As a kid, one of my favorite times of the year was that day when my mom would take me to the “PX,” basically a military family version of an early years Walmart, to purchase my new baseball glove.
The new glove smell and feel didn’t last long as my father taught me about Neatsfoot Oil and how to take a brand-new glove and make it fit like you’d worn it for years. But it was the ability to sport the most up-to-date model at my coming tryouts that got me the most excited.
It wasn’t just the glove. It was the “must-have” Carolina Blue or Maryland Red Converse Chuck Taylor’s for basketball season.
It was that new 10-speed bicycle so that you could ride with the pack. It was the fresh pair of Adidas Sambas for indoor soccer or Adidas World Cup’s or Puma King’s for outdoor play. It was the latest and lightest lacrosse stick on the market.
It was the head band and the wrist bands and the knee high socks with three alternating colored stripes (1970’s version of the leg and arm sleeve).
I’m used to spending money on necessary sports equipment for my sons or even for myself. Our Wolves team had more uniform combinations than you can imagine. We had long sleeve white jerseys with black numbers and short sleeve white jerseys with red numbers. We had black jerseys and red jerseys. White and black shorts and red, white and black socks.
That didn’t include the shoes and the customized name and number etched on the side or the matching team warm-ups and travel bags that the kids had to have.
A few years ago, we spent several hours in a ski shop outfitting our youngest for his newest set of sports equipment that fortunately still fits him today. It really wasn’t as expensive of a trip as I was expecting to endure when we shopped for skis and boots.
It wasn’t even as painful as I expected because the service staff was outstanding, very knowledgeable and very attentive. It was a godsend for someone who knew nothing of what he was doing.
I understand the technological development of sports equipment and the need to upgrade your equipment once in a while. What was good for our oldest in terms of a lacrosse helmet is no longer the safest version on the market. Now there are even requirements for high school athletes that have to get an annual refurbishing of their football or lacrosse helmets.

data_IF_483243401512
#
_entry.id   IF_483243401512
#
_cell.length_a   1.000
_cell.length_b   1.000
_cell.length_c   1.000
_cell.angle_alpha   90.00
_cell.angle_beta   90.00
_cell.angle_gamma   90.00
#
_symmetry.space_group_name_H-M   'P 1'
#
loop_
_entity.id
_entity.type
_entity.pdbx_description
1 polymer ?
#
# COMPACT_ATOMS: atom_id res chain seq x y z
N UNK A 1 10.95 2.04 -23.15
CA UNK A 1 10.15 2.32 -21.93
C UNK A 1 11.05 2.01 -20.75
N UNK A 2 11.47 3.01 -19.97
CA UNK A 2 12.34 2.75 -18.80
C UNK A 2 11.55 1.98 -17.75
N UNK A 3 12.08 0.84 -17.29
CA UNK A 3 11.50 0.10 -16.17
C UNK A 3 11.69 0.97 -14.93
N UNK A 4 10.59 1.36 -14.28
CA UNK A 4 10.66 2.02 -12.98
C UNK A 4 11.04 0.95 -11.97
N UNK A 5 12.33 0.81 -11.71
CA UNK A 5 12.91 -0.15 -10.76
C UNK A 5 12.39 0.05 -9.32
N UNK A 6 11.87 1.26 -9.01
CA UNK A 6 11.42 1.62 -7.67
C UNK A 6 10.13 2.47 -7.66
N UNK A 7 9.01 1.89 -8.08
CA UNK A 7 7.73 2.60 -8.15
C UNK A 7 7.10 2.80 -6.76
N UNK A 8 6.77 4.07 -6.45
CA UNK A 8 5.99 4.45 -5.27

When it comes to safety, I’m sure we all agree there are not enough precautions taken or money spent on equipment that is to protect our children. I want the top of the line lacrosse helmet and best shin guard available for soccer.
If it saves money on trips to the ER, then I’m all for it.
The cost of the equipment needs consideration. The main reason I stopped playing lacrosse in my early 20’s was because someone stole all of my equipment at a post-game party and my part-time jobs weren’t enough to cover the costs of replacing it all.
Outfitting a youth hockey player as we had to do for our oldest one year is equivalent to the cost of a nice family vacation, so it’s not for everyone.
Not everyone can afford the latest and greatest equipment, and some people are content with what they have. I owned my own set of skis and boots so when we went to buy a new set, I was expecting the worst. I was pleasantly surprised when the cost was about the same as my parents had paid some 30 years ago.
I don’t ski. I used to when I was in high school. But somehow the world got colder so I decided I wouldn’t put myself through the hassle of dealing with cold weather, especially for something that wasn’t a passion for me.
I only like my weather to be cold one day, on the shortest day of the year, and then I’m done with that and ready to move on to spring-like weather.
I figured that If I’m going to be the one taking our son, I envisioned a lot of nights sitting by the fire in the lodge cheering him on from the comfort of my cozy chair in the lodge.
Because I’m not a skier, I had to rely on a “professional” to let us know what was needed to prepare our youngest for the slopes again this year. The right equipment is essential to being able to participate in your chosen recreational sport but it doesn’t always have to be the most expensive and top-of-the-line brand, just that they are effective and keep our kids safe.
The exciting part of that trip to the PX was not the brand name but rather the fact that it was something new that I didn’t have before.
As singer Herbie Hancock wrote, “It's part of my nature. I get excited when trying out new stuff, whether it be an idea or equipment. It stimulates my juices.”
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